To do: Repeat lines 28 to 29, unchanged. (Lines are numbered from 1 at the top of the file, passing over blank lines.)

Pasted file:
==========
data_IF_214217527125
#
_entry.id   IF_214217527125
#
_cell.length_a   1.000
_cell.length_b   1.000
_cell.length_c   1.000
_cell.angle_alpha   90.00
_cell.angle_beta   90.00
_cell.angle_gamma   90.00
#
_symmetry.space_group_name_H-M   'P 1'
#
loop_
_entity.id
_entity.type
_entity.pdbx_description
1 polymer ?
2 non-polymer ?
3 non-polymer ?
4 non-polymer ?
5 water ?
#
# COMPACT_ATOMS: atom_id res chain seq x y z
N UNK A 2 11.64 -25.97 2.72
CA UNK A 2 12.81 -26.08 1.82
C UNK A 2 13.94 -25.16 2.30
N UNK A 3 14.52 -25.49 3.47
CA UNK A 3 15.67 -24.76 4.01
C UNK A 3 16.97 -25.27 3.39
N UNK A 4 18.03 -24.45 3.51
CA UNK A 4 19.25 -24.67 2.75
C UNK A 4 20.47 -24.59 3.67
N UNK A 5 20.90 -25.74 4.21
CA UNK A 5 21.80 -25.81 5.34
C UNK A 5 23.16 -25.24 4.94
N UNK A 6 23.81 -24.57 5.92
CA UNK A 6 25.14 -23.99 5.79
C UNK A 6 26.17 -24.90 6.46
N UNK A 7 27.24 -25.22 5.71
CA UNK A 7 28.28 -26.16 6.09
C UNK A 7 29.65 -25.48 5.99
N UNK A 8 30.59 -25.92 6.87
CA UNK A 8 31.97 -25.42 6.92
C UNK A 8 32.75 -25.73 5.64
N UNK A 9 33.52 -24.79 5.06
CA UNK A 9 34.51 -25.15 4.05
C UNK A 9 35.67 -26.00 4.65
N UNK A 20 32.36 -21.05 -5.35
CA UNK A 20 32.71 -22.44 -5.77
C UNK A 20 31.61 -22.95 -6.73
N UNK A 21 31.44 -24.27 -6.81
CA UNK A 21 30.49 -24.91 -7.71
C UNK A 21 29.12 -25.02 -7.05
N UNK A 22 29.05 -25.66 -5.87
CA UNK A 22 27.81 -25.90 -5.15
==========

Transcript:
N UNK A 3 14.52 -25.49 3.47
CA UNK A 3 15.67 -24.76 4.01